bad form than otherwise. If anybody came up to him, slapped him on the
back, and cried, "Come along, Jenkins, my boy! Play up for the old
school, Jenkins! The dear old school! The old place you love so!" he
would feel seriously ill.
Adair was the exception.
To Adair, Sedleigh was almost a religion. Both his parents were dead;
his guardian, with whom he spent the holidays, was a man with neuralgia
at one end of him and gout at the other; and the only really pleasant
times Adair had had, as far back as he could remember, he owed to
Sedleigh. The place had grown on him, absorbed him. Where Mike,
violently transplanted from Wrykyn, saw only a wretched little hole not
to be mentioned in the same breath with Wrykyn, Adair, dreaming of the
future, saw a colossal establishment, a public school among public
schools, a lump of human radium, shooting out Blues and Balliol Scholars
year after year without ceasing.
It would not be so till long after he was gone and forgotten, but he did
not mind that. His devotion to Sedleigh was purely unselfish. He did not
want fame. All he worked for was that the school should grow and grow,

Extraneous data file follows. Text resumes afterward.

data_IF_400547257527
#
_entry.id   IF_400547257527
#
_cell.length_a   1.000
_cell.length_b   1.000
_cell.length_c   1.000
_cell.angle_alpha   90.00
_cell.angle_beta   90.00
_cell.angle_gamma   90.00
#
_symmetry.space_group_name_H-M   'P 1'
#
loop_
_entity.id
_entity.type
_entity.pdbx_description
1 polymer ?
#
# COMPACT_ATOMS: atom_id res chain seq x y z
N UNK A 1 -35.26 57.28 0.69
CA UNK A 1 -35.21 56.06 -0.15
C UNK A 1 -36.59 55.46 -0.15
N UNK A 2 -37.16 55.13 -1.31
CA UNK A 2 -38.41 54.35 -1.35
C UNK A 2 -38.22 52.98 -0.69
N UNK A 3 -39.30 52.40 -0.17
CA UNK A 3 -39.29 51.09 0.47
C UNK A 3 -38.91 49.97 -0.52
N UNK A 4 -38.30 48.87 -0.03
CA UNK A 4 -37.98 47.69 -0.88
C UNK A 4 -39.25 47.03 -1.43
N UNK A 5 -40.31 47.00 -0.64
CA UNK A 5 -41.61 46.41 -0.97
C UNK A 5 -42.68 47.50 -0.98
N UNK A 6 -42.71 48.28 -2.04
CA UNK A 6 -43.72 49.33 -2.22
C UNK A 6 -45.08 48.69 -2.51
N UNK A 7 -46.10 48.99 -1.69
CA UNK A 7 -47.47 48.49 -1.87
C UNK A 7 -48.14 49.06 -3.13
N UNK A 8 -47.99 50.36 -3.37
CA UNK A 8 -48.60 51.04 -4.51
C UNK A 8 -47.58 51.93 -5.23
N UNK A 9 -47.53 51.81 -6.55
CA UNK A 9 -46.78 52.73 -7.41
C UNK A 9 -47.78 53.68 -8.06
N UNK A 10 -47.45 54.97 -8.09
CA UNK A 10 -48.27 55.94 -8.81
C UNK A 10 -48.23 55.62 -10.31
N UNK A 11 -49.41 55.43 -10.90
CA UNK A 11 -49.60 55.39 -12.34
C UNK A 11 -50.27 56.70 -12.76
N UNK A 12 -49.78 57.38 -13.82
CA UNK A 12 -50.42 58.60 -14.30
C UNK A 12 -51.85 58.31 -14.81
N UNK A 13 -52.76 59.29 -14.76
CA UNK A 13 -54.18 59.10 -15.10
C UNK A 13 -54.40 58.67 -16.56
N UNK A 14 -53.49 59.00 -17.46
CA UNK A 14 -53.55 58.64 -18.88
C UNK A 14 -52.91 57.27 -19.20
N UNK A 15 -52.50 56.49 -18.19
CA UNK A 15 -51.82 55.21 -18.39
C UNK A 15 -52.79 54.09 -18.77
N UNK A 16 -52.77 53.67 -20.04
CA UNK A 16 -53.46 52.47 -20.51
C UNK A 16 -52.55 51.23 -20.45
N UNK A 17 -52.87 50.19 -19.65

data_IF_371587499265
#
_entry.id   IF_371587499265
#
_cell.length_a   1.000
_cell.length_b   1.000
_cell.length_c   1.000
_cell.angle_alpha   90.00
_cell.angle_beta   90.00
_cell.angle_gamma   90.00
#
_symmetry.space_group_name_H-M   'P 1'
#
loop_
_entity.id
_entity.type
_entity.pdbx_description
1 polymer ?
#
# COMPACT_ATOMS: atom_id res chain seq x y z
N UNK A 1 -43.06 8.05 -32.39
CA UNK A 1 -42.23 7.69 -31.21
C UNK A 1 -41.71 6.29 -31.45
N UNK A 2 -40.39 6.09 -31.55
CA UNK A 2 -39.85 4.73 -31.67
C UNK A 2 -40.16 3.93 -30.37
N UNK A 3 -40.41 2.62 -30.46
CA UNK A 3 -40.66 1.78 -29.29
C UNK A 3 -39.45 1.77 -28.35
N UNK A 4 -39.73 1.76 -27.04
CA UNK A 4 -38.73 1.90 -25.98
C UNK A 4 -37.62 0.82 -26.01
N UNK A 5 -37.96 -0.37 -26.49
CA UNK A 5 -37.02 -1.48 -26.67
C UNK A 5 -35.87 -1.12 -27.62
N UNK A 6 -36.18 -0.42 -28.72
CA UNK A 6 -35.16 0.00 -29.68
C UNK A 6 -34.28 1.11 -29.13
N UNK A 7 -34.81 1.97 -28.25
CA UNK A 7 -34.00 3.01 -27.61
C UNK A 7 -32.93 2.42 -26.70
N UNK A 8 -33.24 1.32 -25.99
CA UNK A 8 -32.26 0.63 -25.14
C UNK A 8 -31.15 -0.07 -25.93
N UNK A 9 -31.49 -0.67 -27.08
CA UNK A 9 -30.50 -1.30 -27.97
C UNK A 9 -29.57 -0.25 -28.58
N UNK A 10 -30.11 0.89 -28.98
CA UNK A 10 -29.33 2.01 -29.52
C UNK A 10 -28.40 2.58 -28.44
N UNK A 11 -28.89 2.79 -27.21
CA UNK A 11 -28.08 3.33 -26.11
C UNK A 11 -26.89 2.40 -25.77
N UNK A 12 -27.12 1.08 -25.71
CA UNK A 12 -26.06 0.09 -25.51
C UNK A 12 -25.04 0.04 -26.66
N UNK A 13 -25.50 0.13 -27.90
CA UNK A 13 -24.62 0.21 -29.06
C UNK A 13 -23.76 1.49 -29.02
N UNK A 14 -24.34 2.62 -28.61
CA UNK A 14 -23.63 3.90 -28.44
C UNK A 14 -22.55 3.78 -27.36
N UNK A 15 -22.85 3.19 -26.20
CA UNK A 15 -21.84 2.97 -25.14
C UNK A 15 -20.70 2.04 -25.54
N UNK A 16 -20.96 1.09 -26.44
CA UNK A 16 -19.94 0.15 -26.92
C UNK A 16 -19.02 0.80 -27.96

keener and better at games and more prosperous year by year, till it
should take its rank among _the_ schools, and to be an Old Sedleighan
should be a badge passing its owner everywhere.
"He's captain of cricket and Rugger," said Jellicoe impressively. "He's
in the shooting eight. He's won the mile and half mile two years
running. He would have boxed at Aldershot last term, only he sprained
his wrist. And he plays fives jolly well!"
"Sort of little tin god," said Mike, taking a violent dislike to Adair
from that moment.
Mike's actual acquaintance with this all-round man dated from the dinner
hour that day. Mike was walking to the house with Psmith. Psmith was a
little ruffled on account of a slight passage-of-arms he had had with
his form master during morning school.
"'There's a P before the Smith,' I said to him. 'Ah, P. Smith, I see,'